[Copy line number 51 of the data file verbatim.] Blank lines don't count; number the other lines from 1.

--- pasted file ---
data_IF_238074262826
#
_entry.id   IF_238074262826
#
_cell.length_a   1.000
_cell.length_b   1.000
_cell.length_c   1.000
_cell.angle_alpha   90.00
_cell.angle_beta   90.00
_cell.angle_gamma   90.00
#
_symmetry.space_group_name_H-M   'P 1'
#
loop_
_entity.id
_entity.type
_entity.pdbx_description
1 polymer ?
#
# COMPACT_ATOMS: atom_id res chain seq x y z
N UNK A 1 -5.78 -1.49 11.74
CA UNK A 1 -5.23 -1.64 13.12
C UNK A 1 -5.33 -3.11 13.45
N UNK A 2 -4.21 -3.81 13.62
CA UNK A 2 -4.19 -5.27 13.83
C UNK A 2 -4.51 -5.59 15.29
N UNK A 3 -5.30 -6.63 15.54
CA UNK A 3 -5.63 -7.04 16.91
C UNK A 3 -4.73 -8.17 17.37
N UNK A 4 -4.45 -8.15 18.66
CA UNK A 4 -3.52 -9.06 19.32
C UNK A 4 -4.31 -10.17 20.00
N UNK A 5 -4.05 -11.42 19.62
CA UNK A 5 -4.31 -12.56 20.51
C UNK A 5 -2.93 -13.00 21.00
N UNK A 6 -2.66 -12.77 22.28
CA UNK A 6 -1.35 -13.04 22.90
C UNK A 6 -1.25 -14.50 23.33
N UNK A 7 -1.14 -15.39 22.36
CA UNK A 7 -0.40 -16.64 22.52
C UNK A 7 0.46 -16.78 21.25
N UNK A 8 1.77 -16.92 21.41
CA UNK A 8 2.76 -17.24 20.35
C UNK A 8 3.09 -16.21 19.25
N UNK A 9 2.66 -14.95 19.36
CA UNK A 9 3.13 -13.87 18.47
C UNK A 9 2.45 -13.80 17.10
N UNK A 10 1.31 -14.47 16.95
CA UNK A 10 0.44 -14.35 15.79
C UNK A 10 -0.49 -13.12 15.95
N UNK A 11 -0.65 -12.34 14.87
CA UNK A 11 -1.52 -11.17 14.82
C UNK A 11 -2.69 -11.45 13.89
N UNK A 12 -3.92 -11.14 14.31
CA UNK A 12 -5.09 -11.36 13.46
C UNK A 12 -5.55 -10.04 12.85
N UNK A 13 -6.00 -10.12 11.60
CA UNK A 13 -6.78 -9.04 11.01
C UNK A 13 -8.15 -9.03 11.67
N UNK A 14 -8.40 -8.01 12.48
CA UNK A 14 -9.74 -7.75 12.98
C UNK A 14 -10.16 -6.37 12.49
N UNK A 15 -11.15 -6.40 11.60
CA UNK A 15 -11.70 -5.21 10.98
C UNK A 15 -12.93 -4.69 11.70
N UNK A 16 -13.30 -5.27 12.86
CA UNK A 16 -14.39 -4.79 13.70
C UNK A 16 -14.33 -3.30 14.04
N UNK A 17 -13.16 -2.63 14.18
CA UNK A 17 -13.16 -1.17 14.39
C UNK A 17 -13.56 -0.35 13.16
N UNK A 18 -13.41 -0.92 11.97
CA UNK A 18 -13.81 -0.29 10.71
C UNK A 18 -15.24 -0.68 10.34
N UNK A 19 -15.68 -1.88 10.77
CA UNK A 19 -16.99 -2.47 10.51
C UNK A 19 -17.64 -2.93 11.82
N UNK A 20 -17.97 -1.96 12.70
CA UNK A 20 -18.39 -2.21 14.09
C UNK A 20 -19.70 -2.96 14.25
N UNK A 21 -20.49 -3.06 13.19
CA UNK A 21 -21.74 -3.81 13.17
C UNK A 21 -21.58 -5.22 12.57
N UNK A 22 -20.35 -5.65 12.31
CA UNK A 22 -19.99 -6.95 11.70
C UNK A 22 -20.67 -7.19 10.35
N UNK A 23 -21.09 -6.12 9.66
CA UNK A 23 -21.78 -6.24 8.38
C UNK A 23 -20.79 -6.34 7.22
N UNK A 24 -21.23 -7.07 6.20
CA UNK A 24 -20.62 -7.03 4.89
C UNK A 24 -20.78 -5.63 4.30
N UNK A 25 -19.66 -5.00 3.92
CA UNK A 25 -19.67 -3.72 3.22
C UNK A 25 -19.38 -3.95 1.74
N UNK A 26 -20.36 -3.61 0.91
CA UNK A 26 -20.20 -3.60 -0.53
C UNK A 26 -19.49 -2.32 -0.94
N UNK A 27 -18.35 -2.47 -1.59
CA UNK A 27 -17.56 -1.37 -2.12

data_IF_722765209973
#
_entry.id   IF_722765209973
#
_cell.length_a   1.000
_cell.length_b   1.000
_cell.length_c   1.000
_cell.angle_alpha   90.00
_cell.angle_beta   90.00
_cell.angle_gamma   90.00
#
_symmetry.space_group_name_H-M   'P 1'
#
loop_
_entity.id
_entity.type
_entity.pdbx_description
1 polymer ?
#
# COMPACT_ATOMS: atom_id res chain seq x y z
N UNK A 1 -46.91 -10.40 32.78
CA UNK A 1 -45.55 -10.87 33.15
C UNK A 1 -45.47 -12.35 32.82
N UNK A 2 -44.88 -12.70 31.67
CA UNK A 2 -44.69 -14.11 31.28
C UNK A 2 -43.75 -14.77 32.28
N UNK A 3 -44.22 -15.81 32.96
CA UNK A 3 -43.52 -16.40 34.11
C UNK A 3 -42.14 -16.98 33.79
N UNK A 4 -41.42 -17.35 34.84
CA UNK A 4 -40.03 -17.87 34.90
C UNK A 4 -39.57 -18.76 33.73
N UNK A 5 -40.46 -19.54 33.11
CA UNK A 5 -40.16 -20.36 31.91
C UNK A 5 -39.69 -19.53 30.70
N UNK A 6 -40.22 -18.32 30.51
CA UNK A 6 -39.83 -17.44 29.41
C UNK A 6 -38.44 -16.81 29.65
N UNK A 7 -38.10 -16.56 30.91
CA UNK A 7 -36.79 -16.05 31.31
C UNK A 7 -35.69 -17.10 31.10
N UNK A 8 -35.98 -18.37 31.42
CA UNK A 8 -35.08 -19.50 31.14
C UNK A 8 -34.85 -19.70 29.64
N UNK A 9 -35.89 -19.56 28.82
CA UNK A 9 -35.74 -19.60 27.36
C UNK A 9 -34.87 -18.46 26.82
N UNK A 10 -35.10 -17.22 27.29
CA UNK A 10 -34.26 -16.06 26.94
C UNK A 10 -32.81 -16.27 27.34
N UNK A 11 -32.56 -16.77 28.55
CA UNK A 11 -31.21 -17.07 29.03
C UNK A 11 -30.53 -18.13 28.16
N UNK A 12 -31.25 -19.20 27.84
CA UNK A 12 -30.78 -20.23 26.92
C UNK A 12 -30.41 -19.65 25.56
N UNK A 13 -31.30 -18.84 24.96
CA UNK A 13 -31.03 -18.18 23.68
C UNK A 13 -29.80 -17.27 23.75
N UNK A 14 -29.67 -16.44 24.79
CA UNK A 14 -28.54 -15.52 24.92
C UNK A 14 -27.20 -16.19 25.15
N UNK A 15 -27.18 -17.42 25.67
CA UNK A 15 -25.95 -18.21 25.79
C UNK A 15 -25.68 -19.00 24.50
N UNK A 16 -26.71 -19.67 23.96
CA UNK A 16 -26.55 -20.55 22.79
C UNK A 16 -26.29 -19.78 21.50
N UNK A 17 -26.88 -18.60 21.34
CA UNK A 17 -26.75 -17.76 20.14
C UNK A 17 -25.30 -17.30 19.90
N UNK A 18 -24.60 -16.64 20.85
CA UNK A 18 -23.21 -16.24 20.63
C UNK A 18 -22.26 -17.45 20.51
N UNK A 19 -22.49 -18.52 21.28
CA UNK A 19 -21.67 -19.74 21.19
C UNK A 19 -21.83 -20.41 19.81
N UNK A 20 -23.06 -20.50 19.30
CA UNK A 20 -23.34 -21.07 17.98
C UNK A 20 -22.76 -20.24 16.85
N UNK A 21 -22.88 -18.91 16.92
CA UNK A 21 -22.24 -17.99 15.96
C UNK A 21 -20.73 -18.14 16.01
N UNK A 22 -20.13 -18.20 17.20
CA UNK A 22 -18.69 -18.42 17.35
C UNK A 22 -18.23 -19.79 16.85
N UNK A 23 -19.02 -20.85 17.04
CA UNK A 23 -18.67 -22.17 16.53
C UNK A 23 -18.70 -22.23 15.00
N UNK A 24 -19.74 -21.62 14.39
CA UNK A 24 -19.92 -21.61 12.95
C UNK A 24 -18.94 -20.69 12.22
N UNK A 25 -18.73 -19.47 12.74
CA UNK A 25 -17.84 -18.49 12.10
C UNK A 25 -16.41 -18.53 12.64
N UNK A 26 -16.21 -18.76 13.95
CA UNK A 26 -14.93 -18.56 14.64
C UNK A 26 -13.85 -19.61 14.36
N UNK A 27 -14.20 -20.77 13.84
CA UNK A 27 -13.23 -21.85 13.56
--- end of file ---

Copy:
N UNK A 11 -0.65 -12.34 14.87